The Complete Real Estate Encyclopedia by Denise L. Evans, JD & O. William Evans, JD. Copyright © 2007 by The McGraw-Hill Companies, Inc.
References in periodicals archive ?
'On behalf of the PFA Board of Trustees and Officers, we are pleased to announce the staging of the 4th edition of the 'Franchise Negosyo Para Sa Davao' which is part of PFA's thrust to promote entrepreneurship via franchising all over the Philippines.
'There is also a huge opportunity for technology to be used to grow the franchise industry.
* A three-day international expo that is a one-stop shop of franchise and other investment opportunities from home-grown and foreign concepts; (March 29 to 31)
The WFC is a non-political organisation consisting of more than 40 national franchise associations from around the globe, in addition to the European Franchise Federation, Ibero-American Franchise Federation, and Asia-Pacific Franchise Confederation (APFC).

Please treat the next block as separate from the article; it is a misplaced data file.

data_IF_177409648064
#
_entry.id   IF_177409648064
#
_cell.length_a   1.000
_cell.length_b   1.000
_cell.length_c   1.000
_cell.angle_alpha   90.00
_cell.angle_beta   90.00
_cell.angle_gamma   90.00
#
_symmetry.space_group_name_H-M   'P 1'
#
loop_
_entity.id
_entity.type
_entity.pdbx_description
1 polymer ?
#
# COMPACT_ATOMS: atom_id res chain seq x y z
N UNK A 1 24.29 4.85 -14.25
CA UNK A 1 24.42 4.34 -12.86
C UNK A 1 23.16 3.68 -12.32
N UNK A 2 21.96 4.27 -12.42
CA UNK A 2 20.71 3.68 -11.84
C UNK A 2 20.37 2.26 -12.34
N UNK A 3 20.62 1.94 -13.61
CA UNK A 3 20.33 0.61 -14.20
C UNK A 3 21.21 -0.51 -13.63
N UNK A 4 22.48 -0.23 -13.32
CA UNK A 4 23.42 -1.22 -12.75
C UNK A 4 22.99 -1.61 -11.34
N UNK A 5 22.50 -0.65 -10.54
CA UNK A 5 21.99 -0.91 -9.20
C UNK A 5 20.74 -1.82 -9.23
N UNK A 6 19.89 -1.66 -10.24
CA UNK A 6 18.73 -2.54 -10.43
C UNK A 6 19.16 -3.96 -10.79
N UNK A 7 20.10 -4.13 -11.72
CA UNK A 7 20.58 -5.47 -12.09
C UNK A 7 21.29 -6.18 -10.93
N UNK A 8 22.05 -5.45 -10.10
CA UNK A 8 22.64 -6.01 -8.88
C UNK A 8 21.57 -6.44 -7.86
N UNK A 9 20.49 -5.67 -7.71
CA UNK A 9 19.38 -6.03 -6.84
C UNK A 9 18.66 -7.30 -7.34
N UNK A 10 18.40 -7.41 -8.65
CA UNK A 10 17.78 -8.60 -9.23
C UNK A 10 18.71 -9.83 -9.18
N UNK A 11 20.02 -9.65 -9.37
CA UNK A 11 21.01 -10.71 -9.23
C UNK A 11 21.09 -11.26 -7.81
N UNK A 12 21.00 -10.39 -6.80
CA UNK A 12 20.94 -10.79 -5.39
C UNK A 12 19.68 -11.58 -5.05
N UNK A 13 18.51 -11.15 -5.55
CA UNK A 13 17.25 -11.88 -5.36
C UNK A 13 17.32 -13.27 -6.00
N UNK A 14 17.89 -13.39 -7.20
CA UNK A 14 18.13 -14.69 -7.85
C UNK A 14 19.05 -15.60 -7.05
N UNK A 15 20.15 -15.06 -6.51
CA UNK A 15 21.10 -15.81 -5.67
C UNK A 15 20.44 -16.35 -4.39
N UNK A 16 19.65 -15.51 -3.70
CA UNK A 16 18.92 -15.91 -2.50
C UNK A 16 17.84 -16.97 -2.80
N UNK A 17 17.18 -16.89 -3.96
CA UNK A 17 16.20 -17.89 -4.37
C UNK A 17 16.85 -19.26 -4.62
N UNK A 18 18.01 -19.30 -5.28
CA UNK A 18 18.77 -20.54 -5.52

"There are thousands of successful franchise companies operating in North America, but many of those companies do not offer a solid investment opportunity for the actual franchise owners," says Eric Stites, CEO of Franchise Business Review.
* Franchise fees: There can be several one-time fees and ongoing fees that franchises charge.
Factiva has both a thesaurus term (Franchises) and a code (C335) for all aspects of the industry and the business model.
The FTC Rule does not apply to franchises granted for a location outside the United States.
The early 2000s were slow in terms of foreign franchises arriving in Pakistan but the momentum picked up in the mid-2000s and then it was boom time, despite the many lows that the Pakistani economy faced.
While there are many examples of successful franchises, buying a franchise is no guarantee of success.
Banks have remained supportive of the industry because franchises are based on proven business models.